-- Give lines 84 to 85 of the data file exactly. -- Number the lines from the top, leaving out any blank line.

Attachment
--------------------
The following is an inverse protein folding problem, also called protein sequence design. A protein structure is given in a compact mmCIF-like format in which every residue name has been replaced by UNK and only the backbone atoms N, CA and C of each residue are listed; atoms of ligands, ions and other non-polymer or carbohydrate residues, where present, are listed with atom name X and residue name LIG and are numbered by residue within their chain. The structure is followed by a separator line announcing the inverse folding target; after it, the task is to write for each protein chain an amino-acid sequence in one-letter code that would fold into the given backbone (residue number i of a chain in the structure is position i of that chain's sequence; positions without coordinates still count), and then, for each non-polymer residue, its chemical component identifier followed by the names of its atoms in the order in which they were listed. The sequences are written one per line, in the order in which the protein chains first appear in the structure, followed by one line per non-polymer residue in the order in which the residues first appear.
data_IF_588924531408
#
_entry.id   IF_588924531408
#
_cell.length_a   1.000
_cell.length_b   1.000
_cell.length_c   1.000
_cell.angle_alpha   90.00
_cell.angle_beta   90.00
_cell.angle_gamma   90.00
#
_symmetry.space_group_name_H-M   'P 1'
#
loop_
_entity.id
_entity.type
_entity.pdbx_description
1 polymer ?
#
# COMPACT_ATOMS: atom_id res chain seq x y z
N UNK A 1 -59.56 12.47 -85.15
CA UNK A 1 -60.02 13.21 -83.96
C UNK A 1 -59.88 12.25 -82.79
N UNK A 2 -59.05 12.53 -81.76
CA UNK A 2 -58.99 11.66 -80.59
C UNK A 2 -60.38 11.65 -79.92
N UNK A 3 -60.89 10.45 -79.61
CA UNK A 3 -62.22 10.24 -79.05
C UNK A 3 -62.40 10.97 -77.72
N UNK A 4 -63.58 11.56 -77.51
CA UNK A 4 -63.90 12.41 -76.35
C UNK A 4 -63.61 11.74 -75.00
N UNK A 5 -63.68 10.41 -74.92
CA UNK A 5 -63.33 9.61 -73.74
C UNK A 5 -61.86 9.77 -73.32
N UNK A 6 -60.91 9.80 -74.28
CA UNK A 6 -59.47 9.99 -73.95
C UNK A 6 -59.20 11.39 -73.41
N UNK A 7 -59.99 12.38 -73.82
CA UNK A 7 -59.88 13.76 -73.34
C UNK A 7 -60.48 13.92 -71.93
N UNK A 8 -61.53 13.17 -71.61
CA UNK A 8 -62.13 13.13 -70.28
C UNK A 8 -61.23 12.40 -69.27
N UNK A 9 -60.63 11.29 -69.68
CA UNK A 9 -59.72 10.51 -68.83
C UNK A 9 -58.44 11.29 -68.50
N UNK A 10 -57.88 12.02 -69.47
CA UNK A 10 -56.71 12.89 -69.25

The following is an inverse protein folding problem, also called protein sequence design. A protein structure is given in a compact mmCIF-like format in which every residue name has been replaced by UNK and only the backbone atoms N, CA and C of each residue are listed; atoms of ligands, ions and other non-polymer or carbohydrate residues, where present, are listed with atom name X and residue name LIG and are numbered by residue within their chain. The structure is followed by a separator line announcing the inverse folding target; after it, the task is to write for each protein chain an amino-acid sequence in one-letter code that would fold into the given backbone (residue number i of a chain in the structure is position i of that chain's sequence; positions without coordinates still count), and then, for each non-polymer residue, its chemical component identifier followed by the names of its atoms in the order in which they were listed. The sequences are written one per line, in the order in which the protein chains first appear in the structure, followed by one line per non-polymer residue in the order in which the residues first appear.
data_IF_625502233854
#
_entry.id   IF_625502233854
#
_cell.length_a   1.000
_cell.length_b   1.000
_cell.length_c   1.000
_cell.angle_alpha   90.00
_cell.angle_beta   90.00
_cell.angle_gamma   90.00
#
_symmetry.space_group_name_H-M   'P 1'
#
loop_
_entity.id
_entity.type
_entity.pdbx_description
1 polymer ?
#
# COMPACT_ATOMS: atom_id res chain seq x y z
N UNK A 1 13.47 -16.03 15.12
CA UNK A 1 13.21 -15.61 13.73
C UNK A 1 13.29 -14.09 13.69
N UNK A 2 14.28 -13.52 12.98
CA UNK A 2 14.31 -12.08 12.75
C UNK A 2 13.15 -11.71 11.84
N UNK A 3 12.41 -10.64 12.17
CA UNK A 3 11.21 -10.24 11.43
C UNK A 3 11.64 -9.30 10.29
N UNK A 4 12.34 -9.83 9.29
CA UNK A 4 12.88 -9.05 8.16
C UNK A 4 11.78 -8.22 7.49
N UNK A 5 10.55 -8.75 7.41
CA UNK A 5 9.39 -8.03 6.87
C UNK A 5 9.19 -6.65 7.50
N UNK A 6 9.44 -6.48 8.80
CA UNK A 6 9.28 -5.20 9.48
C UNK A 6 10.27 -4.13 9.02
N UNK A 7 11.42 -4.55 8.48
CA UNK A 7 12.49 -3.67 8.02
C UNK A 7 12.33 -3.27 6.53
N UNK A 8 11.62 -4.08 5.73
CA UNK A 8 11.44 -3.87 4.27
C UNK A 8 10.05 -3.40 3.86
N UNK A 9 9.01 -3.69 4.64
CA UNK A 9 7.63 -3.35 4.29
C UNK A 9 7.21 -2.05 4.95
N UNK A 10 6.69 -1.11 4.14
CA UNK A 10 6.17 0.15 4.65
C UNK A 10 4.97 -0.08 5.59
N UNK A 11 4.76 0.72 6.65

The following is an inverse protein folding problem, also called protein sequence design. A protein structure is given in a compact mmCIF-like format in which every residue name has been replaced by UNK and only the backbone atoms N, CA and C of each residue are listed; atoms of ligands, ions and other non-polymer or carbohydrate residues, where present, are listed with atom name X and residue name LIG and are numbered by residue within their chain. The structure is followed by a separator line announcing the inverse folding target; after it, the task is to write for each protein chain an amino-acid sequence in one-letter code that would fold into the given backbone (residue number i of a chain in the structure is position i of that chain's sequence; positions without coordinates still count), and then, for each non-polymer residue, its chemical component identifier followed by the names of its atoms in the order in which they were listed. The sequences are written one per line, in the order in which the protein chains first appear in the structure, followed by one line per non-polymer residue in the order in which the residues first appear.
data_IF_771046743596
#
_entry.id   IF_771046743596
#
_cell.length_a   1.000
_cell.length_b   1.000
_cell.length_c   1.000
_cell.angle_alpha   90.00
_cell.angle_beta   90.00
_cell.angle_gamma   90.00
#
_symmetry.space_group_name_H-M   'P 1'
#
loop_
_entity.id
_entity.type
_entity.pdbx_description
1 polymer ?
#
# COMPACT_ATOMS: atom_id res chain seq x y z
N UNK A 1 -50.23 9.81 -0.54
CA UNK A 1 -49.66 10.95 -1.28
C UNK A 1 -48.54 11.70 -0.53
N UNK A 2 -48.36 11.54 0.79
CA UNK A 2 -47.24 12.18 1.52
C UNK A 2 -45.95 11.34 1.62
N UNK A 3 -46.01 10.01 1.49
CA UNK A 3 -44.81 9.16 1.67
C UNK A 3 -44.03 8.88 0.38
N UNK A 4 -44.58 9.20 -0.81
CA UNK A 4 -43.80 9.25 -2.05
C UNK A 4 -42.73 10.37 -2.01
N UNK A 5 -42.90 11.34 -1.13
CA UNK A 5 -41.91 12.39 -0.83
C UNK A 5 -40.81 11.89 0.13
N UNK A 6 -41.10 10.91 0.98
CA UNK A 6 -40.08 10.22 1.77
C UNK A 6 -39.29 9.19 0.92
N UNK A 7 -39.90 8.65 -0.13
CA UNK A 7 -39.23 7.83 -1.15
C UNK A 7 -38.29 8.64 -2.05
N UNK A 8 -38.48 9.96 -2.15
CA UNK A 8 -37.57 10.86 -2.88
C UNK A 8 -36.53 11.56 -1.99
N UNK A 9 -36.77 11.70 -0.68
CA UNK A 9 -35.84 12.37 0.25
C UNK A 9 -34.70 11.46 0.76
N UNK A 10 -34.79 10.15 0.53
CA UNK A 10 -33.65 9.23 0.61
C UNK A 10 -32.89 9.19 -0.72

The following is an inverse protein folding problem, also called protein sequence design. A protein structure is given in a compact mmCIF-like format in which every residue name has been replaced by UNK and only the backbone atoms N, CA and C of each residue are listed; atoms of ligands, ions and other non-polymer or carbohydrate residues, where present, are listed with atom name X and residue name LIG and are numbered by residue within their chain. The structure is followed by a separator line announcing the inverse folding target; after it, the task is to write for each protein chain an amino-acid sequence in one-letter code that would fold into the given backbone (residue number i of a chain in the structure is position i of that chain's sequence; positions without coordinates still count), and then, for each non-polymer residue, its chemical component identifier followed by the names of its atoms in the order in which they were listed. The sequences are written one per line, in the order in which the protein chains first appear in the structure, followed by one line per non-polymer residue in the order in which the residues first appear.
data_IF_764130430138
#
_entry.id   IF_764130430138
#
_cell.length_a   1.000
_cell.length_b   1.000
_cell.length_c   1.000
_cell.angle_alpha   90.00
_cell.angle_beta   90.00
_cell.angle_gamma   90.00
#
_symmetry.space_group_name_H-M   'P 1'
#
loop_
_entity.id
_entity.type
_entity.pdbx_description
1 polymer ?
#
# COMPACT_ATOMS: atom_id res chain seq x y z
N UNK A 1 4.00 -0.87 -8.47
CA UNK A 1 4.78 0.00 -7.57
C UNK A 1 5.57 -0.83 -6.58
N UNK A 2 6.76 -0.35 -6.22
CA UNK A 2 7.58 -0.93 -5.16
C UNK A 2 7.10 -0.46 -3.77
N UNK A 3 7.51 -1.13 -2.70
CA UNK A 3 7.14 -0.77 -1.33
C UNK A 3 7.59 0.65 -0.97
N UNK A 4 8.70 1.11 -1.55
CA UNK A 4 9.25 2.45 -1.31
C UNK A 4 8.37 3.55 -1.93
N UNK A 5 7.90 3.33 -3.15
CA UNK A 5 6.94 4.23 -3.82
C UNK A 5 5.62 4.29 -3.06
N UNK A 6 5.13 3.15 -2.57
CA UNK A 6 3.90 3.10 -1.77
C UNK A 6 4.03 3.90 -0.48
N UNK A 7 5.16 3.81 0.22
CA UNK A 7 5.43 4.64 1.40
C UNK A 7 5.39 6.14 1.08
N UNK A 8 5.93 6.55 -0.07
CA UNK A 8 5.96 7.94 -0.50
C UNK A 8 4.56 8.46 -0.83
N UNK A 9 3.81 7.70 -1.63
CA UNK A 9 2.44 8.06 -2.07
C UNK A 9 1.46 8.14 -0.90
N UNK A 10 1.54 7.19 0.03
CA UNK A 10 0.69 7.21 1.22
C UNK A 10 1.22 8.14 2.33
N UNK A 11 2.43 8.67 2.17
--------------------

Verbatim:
N UNK A 5 10.55 -8.75 7.41
CA UNK A 5 9.39 -8.03 6.87